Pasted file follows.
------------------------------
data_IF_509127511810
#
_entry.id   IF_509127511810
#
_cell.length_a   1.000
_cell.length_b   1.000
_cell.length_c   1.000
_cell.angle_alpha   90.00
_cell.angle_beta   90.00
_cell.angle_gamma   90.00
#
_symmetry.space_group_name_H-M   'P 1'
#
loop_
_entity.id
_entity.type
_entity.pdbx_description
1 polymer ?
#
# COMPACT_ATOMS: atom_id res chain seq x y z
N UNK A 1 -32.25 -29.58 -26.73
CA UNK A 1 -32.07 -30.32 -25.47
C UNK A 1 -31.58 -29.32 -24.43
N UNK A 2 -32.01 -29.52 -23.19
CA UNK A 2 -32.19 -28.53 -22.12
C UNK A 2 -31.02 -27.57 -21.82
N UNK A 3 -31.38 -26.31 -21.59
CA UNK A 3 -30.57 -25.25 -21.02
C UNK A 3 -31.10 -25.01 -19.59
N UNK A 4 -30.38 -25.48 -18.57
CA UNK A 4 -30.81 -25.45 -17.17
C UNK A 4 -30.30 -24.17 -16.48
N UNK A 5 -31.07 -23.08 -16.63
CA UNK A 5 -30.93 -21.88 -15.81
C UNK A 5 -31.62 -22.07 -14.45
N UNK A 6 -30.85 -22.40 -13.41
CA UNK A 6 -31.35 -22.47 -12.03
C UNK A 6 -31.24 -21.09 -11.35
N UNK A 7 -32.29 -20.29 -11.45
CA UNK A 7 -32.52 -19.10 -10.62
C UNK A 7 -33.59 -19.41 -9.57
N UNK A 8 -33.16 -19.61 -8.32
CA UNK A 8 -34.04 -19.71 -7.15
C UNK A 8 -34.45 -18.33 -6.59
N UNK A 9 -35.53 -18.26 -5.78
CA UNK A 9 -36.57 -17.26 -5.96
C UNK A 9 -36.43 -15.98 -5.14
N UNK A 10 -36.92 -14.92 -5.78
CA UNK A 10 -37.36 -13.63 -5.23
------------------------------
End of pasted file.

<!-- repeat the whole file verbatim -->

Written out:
data_IF_509127511810
#
_entry.id   IF_509127511810
#
_cell.length_a   1.000
_cell.length_b   1.000
_cell.length_c   1.000
_cell.angle_alpha   90.00
_cell.angle_beta   90.00
_cell.angle_gamma   90.00
#
_symmetry.space_group_name_H-M   'P 1'
#
loop_
_entity.id
_entity.type
_entity.pdbx_description
1 polymer ?
#
# COMPACT_ATOMS: atom_id res chain seq x y z
N UNK A 1 -32.25 -29.58 -26.73
CA UNK A 1 -32.07 -30.32 -25.47
C UNK A 1 -31.58 -29.32 -24.43
N UNK A 2 -32.01 -29.52 -23.19
CA UNK A 2 -32.19 -28.53 -22.12
C UNK A 2 -31.02 -27.57 -21.82
N UNK A 3 -31.38 -26.31 -21.59
CA UNK A 3 -30.57 -25.25 -21.02
C UNK A 3 -31.10 -25.01 -19.59
N UNK A 4 -30.38 -25.48 -18.57
CA UNK A 4 -30.81 -25.45 -17.17
C UNK A 4 -30.30 -24.17 -16.48
N UNK A 5 -31.07 -23.08 -16.63
CA UNK A 5 -30.93 -21.88 -15.81
C UNK A 5 -31.62 -22.07 -14.45
N UNK A 6 -30.85 -22.40 -13.41
CA UNK A 6 -31.35 -22.47 -12.03
C UNK A 6 -31.24 -21.09 -11.35
N UNK A 7 -32.29 -20.29 -11.45
CA UNK A 7 -32.52 -19.10 -10.62
C UNK A 7 -33.59 -19.41 -9.57
N UNK A 8 -33.16 -19.61 -8.32
CA UNK A 8 -34.04 -19.71 -7.15
C UNK A 8 -34.45 -18.33 -6.59
N UNK A 9 -35.53 -18.26 -5.78
CA UNK A 9 -36.57 -17.26 -5.96
C UNK A 9 -36.43 -15.98 -5.14
N UNK A 10 -36.92 -14.92 -5.78
CA UNK A 10 -37.36 -13.63 -5.23